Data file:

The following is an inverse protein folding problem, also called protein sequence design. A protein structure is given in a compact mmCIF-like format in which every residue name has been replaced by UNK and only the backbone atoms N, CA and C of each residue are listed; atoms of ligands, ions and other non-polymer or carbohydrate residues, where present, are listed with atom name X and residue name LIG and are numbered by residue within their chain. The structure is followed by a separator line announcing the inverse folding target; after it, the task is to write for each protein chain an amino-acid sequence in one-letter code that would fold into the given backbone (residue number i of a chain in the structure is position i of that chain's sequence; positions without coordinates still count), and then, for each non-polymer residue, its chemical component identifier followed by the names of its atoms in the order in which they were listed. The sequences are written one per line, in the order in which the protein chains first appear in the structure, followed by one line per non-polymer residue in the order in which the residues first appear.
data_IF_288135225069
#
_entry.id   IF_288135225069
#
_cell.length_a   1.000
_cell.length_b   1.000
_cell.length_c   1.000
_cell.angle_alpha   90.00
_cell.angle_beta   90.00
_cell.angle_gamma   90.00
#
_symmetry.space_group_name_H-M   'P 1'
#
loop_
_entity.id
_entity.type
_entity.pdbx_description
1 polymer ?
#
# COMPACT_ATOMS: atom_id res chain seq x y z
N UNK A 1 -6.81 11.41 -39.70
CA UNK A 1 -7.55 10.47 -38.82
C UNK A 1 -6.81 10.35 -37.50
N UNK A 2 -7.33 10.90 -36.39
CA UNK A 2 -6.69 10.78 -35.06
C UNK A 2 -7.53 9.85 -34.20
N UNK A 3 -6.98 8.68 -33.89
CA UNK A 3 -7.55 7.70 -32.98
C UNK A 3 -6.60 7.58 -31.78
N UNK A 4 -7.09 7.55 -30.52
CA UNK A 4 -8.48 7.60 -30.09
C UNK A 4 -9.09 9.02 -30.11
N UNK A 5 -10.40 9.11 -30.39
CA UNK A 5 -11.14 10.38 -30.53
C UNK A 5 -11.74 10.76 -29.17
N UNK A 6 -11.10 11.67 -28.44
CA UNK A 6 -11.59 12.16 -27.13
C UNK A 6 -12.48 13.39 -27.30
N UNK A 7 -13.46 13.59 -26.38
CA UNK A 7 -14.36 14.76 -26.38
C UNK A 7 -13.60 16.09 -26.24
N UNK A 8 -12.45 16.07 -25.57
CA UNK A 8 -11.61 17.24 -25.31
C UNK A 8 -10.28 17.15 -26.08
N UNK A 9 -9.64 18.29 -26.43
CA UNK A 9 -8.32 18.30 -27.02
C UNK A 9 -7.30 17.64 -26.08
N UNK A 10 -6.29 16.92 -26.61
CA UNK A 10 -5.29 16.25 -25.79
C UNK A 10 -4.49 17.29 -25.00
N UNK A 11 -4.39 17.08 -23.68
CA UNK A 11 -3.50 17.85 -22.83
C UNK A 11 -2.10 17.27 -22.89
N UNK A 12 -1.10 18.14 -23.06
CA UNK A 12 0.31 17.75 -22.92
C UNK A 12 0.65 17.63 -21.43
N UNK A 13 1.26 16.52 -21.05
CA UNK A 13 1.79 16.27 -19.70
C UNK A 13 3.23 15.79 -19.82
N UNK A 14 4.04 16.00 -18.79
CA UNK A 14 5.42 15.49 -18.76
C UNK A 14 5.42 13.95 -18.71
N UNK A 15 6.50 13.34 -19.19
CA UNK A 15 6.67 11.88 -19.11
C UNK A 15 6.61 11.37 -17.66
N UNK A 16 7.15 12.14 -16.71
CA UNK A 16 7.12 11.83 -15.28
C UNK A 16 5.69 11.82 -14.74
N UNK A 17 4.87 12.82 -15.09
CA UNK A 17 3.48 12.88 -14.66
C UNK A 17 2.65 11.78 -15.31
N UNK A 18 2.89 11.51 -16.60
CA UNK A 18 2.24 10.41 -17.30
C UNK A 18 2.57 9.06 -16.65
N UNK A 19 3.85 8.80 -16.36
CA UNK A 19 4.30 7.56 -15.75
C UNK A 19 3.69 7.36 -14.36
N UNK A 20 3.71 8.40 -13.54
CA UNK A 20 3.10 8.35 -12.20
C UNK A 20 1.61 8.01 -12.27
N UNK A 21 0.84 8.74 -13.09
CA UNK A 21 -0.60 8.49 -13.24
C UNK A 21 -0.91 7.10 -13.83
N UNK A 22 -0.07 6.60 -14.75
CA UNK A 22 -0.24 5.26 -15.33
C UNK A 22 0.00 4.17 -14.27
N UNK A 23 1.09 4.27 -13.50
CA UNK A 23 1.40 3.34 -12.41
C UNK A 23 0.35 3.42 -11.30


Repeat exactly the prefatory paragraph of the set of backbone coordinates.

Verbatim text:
The following is an inverse protein folding problem, also called protein sequence design. A protein structure is given in a compact mmCIF-like format in which every residue name has been replaced by UNK and only the backbone atoms N, CA and C of each residue are listed; atoms of ligands, ions and other non-polymer or carbohydrate residues, where present, are listed with atom name X and residue name LIG and are numbered by residue within their chain. The structure is followed by a separator line announcing the inverse folding target; after it, the task is to write for each protein chain an amino-acid sequence in one-letter code that would fold into the given backbone (residue number i of a chain in the structure is position i of that chain's sequence; positions without coordinates still count), and then, for each non-polymer residue, its chemical component identifier followed by the names of its atoms in the order in which they were listed. The sequences are written one per line, in the order in which the protein chains first appear in the structure, followed by one line per non-polymer residue in the order in which the residues first appear.